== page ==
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Study Guide

Field 074: Library Media Specialist

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Sample Constructed-Response Item

Competency 0009 
Analysis, Synthesis, and Application

 start bold Use the information below to complete the assignment that follows. end bold 

Mr. Walcomb is an elementary school librarian who is collaborating with Ms. Trina, a second-grade teacher, on a student research assignment. Ms. Trina is implementing a unit about insects and wants to introduce students to the research process. Ms. Trina's class consists of 23 students from diverse linguistic backgrounds. Most students have achieved a moderate level of proficiency in spoken English, and are reading near grade level. However, a few students are emergent readers.

Mr. Walcomb has taught the students several lessons about the information resources in the library. They have explored the differences between fiction and nonfiction, and have learned to use the library computers to access bookmarked Web sites about various topics. As a part of the introduction to the unit on insects, Mr. Walcomb visited Ms. Trina's classroom to read aloud to students two short books about insects.

Mr. Walcomb is preparing for Ms. Trina's class to visit the library to begin their research assignment. Mr. Walcomb's goal for this visit is to help students initiate the information-gathering process. He is reviewing the outline of the research assignment and is considering strategies for helping all students develop relevant information literacy skills.

 start bold Topic: end bold  Insects
 start bold Learning Standard(s) Addressed: end bold 
 start bold 2R1: end bold  Develop and answer questions to demonstrate an understanding of key ideas and details in a text. ( R I and R L ) Acknowledgments 1 
 start bold Information Literacy Standard(s) Addressed: end bold 
 start bold 1.1.4 end bold  Find, evaluate, and select appropriate sources to answer questions.
 start bold Assignment Requirements: end bold 
Students will choose an insect to research.
Students will read about the insect they choose in two different resources.
Students will fill in a chart with facts about the insect.
Students will use the information in the data chart to write a paragraph about the insect and include basic citations.
Students will draw a picture or make a model of the insect.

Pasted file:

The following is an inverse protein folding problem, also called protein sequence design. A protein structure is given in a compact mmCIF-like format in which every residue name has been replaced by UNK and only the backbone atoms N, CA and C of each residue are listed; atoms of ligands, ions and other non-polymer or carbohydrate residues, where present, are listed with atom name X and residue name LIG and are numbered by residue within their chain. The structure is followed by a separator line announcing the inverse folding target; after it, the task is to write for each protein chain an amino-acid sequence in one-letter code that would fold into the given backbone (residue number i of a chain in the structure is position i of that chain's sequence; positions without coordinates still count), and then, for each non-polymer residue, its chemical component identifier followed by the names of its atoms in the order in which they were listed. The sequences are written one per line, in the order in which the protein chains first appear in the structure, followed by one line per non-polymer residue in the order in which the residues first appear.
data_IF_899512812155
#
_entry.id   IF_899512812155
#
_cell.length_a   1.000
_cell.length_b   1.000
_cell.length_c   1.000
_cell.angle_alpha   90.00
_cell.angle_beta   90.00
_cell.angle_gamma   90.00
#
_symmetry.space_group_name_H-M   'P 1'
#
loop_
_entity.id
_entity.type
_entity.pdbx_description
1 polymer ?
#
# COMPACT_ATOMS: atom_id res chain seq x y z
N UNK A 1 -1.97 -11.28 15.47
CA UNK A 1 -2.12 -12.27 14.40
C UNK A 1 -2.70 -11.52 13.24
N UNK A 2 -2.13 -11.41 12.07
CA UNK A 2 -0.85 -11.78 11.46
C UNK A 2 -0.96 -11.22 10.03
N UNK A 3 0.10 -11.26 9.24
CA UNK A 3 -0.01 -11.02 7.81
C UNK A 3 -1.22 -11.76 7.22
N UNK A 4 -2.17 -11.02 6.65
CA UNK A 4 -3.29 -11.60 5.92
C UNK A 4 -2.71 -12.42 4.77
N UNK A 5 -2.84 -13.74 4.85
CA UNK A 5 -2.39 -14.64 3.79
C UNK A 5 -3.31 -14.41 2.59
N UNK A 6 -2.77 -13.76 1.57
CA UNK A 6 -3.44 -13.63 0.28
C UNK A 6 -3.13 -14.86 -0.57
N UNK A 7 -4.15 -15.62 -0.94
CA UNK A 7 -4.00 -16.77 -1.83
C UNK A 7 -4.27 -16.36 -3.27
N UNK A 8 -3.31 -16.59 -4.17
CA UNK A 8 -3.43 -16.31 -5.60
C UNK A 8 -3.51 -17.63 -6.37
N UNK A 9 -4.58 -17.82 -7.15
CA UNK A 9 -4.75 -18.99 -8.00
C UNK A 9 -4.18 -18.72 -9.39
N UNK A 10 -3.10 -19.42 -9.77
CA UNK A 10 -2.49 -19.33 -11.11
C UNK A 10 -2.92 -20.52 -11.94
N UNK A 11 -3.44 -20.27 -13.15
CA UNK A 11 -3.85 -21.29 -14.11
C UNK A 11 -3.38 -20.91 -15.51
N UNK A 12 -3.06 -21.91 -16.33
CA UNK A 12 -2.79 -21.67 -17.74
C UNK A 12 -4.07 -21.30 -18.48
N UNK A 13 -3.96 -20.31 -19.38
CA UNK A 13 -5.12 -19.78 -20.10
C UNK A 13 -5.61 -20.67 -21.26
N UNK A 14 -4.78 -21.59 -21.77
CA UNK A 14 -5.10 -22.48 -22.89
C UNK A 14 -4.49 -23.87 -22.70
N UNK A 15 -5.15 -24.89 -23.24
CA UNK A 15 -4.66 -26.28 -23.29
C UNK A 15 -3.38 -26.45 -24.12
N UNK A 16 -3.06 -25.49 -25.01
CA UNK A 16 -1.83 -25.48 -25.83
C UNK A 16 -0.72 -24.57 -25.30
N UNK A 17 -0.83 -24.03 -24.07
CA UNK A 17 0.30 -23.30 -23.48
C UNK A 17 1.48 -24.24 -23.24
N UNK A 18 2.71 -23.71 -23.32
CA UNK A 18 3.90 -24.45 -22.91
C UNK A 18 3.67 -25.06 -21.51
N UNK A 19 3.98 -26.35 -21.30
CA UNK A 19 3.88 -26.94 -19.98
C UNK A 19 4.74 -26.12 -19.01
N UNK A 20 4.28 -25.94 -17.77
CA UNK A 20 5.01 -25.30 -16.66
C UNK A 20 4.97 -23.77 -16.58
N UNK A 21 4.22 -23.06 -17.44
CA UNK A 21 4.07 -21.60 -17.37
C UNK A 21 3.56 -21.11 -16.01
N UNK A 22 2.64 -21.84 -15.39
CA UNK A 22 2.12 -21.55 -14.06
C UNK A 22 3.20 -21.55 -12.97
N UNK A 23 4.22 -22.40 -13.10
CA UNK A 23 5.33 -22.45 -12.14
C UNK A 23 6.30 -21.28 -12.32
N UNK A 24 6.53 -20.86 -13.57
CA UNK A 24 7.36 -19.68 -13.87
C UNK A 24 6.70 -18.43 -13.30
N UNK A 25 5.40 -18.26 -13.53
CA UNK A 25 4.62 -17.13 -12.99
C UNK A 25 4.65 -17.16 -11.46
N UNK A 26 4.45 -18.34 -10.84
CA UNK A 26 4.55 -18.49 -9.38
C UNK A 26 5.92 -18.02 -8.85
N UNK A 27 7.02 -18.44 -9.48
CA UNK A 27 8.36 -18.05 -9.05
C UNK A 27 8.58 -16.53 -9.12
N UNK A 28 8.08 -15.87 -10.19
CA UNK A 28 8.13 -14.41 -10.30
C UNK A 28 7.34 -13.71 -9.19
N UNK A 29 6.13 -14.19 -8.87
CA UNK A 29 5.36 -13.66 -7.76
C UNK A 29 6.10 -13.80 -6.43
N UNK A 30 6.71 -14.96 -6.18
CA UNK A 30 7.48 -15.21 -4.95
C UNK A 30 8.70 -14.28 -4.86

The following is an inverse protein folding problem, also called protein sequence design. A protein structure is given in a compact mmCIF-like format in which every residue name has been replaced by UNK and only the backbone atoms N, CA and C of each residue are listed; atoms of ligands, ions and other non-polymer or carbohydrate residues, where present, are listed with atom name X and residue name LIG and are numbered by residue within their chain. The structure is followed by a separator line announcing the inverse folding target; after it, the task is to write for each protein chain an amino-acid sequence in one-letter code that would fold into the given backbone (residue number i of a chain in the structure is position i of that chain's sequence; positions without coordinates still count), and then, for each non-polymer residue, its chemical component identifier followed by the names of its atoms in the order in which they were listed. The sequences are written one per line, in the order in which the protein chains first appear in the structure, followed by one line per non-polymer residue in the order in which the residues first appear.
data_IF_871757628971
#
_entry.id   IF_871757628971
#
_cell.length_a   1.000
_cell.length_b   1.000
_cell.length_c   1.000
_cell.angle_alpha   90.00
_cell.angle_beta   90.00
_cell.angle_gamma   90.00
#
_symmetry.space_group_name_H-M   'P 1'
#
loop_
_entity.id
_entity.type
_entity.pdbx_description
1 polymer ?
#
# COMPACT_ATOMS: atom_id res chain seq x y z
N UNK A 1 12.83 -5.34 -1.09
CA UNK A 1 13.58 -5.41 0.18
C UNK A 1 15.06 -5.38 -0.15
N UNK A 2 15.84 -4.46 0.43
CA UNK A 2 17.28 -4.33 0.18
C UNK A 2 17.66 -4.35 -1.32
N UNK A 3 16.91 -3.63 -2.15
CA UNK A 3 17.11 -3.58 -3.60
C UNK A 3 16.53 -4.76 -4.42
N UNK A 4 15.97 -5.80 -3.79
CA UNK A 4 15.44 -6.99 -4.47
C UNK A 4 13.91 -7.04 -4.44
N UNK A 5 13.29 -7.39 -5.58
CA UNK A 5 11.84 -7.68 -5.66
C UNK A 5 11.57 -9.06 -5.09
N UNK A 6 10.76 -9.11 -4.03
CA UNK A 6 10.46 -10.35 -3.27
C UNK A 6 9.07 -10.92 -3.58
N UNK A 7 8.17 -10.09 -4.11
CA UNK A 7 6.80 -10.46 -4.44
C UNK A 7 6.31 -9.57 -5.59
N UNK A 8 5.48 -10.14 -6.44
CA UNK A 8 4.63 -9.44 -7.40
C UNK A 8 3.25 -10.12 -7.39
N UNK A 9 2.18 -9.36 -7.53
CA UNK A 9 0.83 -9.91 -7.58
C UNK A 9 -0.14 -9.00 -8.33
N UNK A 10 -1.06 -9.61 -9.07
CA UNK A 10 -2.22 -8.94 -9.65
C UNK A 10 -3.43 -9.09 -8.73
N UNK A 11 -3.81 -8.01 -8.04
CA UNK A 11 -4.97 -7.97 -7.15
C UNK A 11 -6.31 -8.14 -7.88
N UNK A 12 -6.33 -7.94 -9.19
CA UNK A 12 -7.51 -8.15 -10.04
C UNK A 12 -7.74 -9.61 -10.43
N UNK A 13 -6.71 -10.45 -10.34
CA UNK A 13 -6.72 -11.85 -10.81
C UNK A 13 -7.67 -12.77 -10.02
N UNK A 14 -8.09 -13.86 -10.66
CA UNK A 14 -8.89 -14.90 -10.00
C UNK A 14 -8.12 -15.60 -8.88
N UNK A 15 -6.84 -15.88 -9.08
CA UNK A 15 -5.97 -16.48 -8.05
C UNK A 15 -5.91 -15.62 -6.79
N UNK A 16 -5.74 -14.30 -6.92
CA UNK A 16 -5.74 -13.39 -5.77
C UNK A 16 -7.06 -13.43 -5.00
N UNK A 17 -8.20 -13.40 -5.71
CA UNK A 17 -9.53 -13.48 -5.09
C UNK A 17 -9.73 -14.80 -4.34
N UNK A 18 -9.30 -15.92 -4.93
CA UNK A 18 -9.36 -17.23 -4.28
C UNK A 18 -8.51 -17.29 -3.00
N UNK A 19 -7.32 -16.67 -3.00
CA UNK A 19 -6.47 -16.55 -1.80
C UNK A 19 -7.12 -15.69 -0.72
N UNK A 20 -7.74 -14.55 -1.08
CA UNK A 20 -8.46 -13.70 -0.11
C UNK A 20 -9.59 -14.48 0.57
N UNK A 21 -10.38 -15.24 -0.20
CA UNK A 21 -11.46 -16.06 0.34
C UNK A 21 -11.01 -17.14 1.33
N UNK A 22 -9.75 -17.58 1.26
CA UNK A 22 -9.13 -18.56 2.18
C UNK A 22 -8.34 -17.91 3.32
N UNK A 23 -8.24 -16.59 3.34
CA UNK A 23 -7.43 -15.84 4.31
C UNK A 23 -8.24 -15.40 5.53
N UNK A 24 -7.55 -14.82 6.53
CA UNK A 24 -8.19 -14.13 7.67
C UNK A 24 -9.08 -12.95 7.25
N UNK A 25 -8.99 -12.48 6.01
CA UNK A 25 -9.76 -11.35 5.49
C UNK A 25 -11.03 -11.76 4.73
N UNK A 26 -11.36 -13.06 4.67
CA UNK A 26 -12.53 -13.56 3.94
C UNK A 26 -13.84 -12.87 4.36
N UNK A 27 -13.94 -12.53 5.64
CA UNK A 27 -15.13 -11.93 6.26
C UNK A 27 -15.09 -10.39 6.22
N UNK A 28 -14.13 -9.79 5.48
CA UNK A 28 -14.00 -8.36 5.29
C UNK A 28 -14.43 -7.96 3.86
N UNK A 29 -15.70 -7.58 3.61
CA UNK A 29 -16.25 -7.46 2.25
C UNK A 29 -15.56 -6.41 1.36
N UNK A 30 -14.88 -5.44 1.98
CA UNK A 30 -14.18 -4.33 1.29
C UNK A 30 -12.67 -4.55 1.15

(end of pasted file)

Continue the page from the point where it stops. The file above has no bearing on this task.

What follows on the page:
Students will read the paragraph to the class and share the picture or model of the insect.
Assignment Assessment(s): 
Teacher-developed rubric; student self-assessment

Using your knowledge of information, technology, and literacy skills instruction, analyze the information provided and write a response of approximately  400 to 600  words in which you:

Sample Strong Response to the Constructed-Response Item

One information literacy skill for this second-grade class is asking questions to guide inquiry about a topic.

One instructional strategy Mr. Walcomb could use in teaching this skill would be to model the use of a question and answer chart. He could do this after students have selected their insect, but before they have started their research. Mr. Walcomb could model for students how to create the  Q and A chart,  using an insect that had not been chosen by any of the children. He could start with a blank T-chart, announce his topic, and have the students brainstorm some "I wonder" questions about the insect as he writes them down on a large (or projected) chart. Some questions might be: What does a cricket look like? Where do crickets live? How long do they live? What do crickets eat? Why are crickets so loud sometimes?

After Mr. Walcomb had recorded several questions, he could distribute copies of a grade-appropriate short passage about crickets and ask students to work in teacher-assigned pairs to read the passage to each other, looking for answers. Possible sources for this handout and subsequent research include the magazines "Ranger Rick" (R) and "Zoobooks" (R),, the Globio Glossopedia (R), and the Smithsonian Education Web site. After giving students time to read and discuss, Mr. Walcomb would refer to the chart and, taking the questions in order, call on students to provide information they found to answer the questions. Mr. Walcomb would use this information to fill in the chart and note any questions that had not been answered. Students would then realize that they might need to consult additional sources to attain the missing information.